ICICI Bank, the largest private sector lender in the country, has increased domestic term deposit rates in select maturities by 50-75 basis points. The rate hike is effective from today and is applicable only on retail deposits maturing in 46 days to 389 days.
The bank has, however, kept its base rate or minimum lending rate unchanged at 9.75%. The private lender currently offers maximum nine% on retail term deposits that mature in 390 days to two years.
Karnataka Bank has also raised its deposit rates 25-50 basis points across maturities, effective Monday. Andhra Bank
Facing pressure from rising cost of funds, Andhra Bank has decided to hike lending rate by 25 bps from August 19. It has raised base rate to 10.25 per cent. It also hiked benchmark prime lending rate to 14.50 per cent. Following RBI's first quarter review of monetary policy on July 30, several private sector banks, including HDFC Bank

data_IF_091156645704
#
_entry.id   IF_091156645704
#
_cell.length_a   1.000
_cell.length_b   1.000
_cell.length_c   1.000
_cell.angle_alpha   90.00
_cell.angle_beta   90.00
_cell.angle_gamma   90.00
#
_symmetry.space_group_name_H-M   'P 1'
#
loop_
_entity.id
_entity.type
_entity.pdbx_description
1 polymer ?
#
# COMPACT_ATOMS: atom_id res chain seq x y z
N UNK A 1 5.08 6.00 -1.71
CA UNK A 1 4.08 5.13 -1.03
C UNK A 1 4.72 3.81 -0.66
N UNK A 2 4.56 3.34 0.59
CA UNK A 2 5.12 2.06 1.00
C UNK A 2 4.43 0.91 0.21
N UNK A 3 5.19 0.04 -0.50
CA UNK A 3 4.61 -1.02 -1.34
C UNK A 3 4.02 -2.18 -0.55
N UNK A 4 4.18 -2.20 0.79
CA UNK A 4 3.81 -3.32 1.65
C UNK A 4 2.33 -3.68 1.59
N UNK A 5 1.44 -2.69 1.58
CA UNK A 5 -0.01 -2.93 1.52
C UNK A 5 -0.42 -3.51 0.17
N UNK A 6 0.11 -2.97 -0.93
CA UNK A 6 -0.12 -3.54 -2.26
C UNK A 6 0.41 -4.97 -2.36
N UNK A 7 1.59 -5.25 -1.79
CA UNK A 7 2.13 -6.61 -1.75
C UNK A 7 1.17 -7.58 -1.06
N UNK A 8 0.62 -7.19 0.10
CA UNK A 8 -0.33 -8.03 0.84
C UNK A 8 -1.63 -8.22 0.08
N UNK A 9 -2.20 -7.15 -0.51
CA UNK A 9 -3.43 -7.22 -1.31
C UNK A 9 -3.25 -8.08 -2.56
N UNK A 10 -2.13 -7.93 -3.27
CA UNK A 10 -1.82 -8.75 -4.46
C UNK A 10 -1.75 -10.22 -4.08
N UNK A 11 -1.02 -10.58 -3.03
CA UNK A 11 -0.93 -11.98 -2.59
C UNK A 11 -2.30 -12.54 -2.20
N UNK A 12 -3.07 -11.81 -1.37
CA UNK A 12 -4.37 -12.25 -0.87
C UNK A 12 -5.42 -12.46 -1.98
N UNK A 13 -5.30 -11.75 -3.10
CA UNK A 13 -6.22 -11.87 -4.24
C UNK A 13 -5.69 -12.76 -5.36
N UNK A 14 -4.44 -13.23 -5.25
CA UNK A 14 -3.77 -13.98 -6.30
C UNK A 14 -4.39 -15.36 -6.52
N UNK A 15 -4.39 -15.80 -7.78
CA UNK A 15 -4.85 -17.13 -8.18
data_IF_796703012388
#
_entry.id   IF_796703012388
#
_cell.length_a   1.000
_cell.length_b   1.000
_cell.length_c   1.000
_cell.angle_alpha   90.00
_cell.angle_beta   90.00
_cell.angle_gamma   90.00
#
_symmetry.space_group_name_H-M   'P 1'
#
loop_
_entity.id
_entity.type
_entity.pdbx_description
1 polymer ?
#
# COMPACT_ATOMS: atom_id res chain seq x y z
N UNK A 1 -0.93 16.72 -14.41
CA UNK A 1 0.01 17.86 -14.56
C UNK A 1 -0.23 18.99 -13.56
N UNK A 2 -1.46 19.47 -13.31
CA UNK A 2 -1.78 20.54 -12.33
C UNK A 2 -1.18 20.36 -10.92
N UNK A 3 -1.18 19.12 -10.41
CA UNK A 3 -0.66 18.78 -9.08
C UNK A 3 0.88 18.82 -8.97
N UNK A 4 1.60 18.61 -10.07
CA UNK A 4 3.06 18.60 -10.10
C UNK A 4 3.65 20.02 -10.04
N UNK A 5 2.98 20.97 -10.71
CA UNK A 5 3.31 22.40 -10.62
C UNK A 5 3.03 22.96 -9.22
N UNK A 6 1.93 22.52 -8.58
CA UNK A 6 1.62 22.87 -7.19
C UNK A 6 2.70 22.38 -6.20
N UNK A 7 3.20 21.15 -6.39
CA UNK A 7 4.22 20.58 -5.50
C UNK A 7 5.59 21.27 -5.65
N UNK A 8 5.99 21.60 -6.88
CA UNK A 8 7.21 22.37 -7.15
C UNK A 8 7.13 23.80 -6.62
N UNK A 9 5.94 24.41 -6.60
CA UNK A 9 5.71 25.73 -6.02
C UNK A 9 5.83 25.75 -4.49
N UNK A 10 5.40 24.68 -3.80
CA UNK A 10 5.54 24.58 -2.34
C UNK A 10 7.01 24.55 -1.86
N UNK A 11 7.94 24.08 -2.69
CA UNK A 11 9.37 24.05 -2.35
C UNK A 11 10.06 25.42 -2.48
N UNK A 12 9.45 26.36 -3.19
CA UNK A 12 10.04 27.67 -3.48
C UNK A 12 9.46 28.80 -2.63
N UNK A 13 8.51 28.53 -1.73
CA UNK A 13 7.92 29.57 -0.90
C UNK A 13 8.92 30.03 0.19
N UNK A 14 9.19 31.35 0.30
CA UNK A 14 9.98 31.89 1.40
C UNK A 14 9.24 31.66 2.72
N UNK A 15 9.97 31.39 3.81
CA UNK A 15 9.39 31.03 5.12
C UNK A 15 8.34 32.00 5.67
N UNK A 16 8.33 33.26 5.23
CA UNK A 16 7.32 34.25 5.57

, Axis Bank
and YES Bank, had raised term deposit rates by 25-225 basis points.
Several other private sector banks including HDFC Bank, Axis Bank and YES Bank had raised their term deposit rates by 25-225 basis points following the Reserve Bank of India's (RBI) first quarter review of monetary policy on July 30, 2013. A few lenders like HDFC Bank and YES Bank have even increased their base rates by 20-25 basis points.
ICICI Bank had initially said it will watch the market before revising its interest rates.
"Market rates at the very short-end have gone up. But the impact on our total cost of funds is small, because our dependence on short-term and wholesale deposits is limited. Right now, it is too early to arrive at a conclusion (on increasing deposit and lending rates). We will watch the market," Chanda Kochhar, managing director and chief executive officer of ICICI Bank, had said after the central bank's monetary policy review.
While RBI had kept the key policy rate unchanged on July 30, 2013 its liquidity tightening measures in the past few weeks have impacted the short-term rates.
On July 15, 2013 the central bank capped banks' borrowings under the liquidity adjustment facility (LAF) and increased the marginal standing facility (MSF) rate by 200 basis points to 10.25%.
The measures led to tightness in liquidity. Bankers had predicted if the steps were not rolled back soon short-term deposit rates would increase.